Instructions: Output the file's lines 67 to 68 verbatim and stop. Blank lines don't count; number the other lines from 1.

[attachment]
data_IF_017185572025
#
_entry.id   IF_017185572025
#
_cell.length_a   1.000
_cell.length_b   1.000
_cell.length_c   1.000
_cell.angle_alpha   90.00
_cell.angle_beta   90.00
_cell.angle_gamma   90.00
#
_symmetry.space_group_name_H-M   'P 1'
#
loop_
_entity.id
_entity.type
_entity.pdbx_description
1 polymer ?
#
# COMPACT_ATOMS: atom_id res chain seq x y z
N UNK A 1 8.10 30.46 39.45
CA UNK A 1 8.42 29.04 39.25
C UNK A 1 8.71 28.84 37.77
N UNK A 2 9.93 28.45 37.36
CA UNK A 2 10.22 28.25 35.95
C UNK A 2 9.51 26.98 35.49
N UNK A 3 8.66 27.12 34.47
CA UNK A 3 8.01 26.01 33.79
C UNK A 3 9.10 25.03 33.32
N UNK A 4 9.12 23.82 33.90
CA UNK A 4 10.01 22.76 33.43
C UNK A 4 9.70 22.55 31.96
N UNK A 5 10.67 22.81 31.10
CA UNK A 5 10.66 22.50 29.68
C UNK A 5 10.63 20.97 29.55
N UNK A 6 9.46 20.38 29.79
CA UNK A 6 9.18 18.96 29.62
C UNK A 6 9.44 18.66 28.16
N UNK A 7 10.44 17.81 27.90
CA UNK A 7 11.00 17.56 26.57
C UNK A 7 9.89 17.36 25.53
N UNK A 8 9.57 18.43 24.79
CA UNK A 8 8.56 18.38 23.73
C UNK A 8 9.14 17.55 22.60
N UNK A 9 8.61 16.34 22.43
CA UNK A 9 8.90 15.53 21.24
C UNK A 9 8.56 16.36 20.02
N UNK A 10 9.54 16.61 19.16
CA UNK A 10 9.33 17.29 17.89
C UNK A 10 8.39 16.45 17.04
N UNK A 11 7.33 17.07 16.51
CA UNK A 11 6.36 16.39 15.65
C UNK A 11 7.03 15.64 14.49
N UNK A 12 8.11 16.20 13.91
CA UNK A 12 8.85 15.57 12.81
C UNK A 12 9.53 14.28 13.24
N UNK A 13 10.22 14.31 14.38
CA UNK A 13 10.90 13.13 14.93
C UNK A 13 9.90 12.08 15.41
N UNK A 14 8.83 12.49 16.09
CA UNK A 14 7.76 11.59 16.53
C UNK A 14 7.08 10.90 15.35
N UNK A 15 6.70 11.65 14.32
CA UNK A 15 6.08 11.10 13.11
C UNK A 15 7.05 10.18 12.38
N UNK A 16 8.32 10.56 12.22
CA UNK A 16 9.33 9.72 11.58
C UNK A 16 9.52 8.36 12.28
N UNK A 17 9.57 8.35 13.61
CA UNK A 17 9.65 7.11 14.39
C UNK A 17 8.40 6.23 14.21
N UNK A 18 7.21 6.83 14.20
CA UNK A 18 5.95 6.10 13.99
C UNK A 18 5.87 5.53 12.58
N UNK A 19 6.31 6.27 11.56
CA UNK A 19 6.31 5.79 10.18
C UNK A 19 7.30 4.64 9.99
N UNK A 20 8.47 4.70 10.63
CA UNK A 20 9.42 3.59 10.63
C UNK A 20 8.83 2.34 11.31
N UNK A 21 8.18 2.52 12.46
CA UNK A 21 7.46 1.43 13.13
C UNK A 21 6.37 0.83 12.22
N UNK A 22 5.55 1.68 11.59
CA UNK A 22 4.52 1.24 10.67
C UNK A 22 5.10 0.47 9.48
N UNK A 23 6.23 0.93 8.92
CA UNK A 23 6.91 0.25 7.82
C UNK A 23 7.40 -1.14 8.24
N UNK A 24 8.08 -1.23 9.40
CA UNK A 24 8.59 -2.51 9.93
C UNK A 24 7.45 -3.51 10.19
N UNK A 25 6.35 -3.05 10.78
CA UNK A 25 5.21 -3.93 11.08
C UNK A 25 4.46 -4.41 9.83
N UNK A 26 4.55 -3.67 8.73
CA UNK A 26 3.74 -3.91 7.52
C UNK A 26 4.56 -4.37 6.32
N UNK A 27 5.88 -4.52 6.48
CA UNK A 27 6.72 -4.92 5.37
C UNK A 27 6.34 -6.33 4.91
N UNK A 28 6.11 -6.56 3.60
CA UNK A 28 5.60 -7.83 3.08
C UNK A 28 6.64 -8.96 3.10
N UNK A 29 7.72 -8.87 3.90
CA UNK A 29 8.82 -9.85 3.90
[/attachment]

CA UNK A 16 9.33 9.72 11.58
C UNK A 16 9.52 8.36 12.28